Wednesday, August 12, 2015

Apples and Cucumbers and Pickles, OH MY!

Being a Michigan native, I'm accustomed to having lots of u-pick orchards offering many different fruits and berries.  I no longer live in Michigan, and it's much harder to find places in my current location.  Two falls ago we did find a u-pick apple orchard about an hour from us (thanks to a Girl Scouts program).  We picked lots of apples and ate them.

Last fall I got it into my head that I wanted to pick a bunch of apples and try my hand at canning applesauce.  I thought maybe my picky eater son would eat it.  His only fruits are cinnamon (never plain) applesauce and bananas.  (NOPE!  Thought wrong.) I've made applesauce plenty of times, but never to can.  I have frozen it, but I really don't care for the texture once it's thawed out.  So, anyway, I gathered some canning supplies (including a pot that would work on my induction cooktop) and we went off to the orchard to pick apples.
Here's my nice pot from Meijer on my GE induction cooktop.

It was only-mid September, but that was apparently late in the orchard's season last year. There wasn't much left to choose from, but we did get about a half-bushel.  I quickly found that that is A LOT of apples!!  I tried not peeling the apples and then running the cooked apples through a food mill.  I tried peeling the apples.  Either way, it is a ton of work and not cheap.  After a week or two, I ended up with 12 quarts of applesauce.  Nothing added but a little cinnamon (no sugar).  Some of the batches ended up really yummy and others were just okay.  I guess we did better mixing the varieties in some batches versus others.  If I recall correctly, we only had two or three types of apples.  Like I said, slim pickings.  I was unsure if I did the canning correctly, but they seem to have turned out and I was pretty proud of myself!  I'm seriously considering making more this year.  One tip:  Use an immersion blender to quickly knock down any extra lumps in your applesauce.  Works great!  I just saw an apple peeling attachment for the KitchenAid mixer that I'm very interested in.  Too bad it's pretty pricy.  Maybe next year.
My first canning batch EVER!
Second batch of applesauce, 9/2014

This year we decided to plant a garden.  We made a special one using an animal watering tank with drain tile in the bottom.  It is supposed to be self-watering.  We planted carrots, four broccoli plants, green beans, lettuce, one tomato, and a bunch of climbing pickling cucumbers.  The broccoli never produced anything edible and worms had pretty much eaten all the leaves, so we pulled that out this week.  The deer got the bean plants, the lettuce--thankfully we'd already been harvesting it for a month at that point, and part of the carrots.  We do have a ton of cucumbers though!  Oh, and I picked ONE green bean this week!  Ha!  

I brought my first harvest of about 10 cucumbers to my parents in Michigan at the beginning of July.  I made some refrigerator pickles with my next harvest.  They were okay, but I'd use a different recipe next time--too vinegary and not enough dill for our taste--have I ever mentioned how much I LOVE dill?  Next I tried making sweet pickles.  I made four pints plus a bit left over for the fridge.  Those came out really well, but I'm thinking I was probably not supposed to put all the seasonings in the jar.  Maybe those should have been filtered out??  It's kinda gross to bite into a hard chunk of clove attached to the pickle.  The other thing I would do differently is slice my cucumbers a little thicker.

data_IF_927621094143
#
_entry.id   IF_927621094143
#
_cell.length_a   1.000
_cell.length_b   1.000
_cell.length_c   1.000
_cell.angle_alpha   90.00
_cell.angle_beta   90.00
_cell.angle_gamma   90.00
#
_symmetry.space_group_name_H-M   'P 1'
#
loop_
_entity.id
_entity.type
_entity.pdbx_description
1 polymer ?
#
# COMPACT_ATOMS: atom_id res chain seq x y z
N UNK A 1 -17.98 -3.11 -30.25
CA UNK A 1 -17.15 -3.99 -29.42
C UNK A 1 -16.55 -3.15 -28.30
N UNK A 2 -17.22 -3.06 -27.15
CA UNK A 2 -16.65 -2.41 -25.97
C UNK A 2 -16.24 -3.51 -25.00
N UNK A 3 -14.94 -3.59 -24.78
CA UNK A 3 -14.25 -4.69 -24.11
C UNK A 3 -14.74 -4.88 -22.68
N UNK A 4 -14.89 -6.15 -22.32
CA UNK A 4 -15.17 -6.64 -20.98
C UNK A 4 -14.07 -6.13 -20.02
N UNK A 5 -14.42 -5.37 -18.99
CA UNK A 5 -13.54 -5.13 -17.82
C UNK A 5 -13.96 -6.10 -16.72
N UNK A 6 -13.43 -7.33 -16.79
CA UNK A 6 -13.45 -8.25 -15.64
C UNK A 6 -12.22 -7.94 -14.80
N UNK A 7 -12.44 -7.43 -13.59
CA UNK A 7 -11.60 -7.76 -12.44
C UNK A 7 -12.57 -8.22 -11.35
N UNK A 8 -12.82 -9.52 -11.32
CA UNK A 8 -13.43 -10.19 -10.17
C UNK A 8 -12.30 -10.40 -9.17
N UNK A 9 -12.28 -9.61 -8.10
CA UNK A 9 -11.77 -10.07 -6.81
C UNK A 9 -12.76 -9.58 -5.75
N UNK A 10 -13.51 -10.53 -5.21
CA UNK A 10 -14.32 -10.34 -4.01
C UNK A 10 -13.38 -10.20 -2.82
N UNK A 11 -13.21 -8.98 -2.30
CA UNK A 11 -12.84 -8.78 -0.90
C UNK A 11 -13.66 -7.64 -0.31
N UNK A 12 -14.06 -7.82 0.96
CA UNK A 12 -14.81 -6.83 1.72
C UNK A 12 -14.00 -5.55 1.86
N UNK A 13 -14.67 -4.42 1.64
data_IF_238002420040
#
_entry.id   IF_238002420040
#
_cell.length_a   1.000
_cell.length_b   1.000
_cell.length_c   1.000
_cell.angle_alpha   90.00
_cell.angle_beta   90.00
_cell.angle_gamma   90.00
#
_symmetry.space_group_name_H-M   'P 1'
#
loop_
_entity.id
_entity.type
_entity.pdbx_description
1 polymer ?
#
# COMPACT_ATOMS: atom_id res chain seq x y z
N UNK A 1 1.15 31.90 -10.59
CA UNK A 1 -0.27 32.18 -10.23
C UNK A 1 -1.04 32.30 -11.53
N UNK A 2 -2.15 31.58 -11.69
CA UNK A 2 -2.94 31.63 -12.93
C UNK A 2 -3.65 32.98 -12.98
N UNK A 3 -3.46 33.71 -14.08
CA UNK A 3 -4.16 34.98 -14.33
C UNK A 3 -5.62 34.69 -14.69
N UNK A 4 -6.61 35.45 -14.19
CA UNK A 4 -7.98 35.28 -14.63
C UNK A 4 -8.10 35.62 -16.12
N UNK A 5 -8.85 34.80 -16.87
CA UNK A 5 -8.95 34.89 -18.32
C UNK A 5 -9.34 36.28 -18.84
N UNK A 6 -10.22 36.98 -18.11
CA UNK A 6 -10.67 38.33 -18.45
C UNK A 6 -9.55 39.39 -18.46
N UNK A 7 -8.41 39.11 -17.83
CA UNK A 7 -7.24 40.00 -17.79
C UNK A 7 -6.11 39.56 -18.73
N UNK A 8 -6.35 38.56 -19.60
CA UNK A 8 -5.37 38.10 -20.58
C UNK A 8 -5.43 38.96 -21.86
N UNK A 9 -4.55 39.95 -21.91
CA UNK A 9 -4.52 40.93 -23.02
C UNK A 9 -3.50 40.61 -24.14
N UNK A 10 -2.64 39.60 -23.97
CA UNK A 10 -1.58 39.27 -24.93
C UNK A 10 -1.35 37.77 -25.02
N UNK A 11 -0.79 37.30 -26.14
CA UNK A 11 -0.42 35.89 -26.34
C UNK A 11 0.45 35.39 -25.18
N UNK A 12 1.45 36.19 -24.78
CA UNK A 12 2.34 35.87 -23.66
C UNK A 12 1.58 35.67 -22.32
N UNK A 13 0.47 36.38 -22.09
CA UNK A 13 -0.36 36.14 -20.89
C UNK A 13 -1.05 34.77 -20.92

Sweet pickles, 7/22/2015

My husband wanted me to make dill pickles next, so I made three pints of those with my next harvest.  We haven't tried any of those yet, but I did read a tip that really was a game-changer.  The recipe I used was from Simply Canning and the author suggests making the brine in a stainless tea kettle.  Wow!  That was such an amazing tip.  You just pour the brine right in--no mess like when I did the sweet pickles!  

{Update 9-2-15:  we opened a jar of dill pickles this week and they were pretty awful!  :(  The predominant flavor was SALT!  Like, so much salt you didn't even have to get the pickle to your mouth to taste the salt!!!  Either the author of the recipe really likes uber-salty things or the recipe needs to be clarified.  I suppose it's possible I did something wrong, but man, what a disappointment.}
Dill pickles, 8/6/15


We had a little rain last week and we had an explosion of cucumbers!  We also found one we'd missed for several harvests.  I called her Big Bertha.  She was 1.5 pounds!!  I decided to try sweet pickle relish next and I used Big Bertha (with the seeds removed, of course)!  I'm a little confused by things I'm reading on the Internet as to whether or not recipes not in certain guides are safe to use.  So even though I found a recipe that looked intriguing on a blog, I ended up using a recipe out of my Ball canning guide.  
Big Bertha, the 1.5 lb pickling cucumber!
I made eight half pints plus a little left over.  I tried a bit of the leftover and it seemed really vinegary, not sweet at all.  I'm the only one in the house who eats relish (and tomatoes and avocados), so I was really disappointed.  My husband took the leftovers plus one of the canned jars to his work cookout today.  He didn't try any, but he said everyone liked it and thought it tasted sweet.  I'm going to let it sit for a few weeks and then try it again.
Sweet pickle relish, 8/10/15

So, how do you know who to trust as to whether or not a canning recipe is safe and in the correct proportions to avoid food-borne illness?  Do you have a favorite canning recipe?  I'd love to hear from you.


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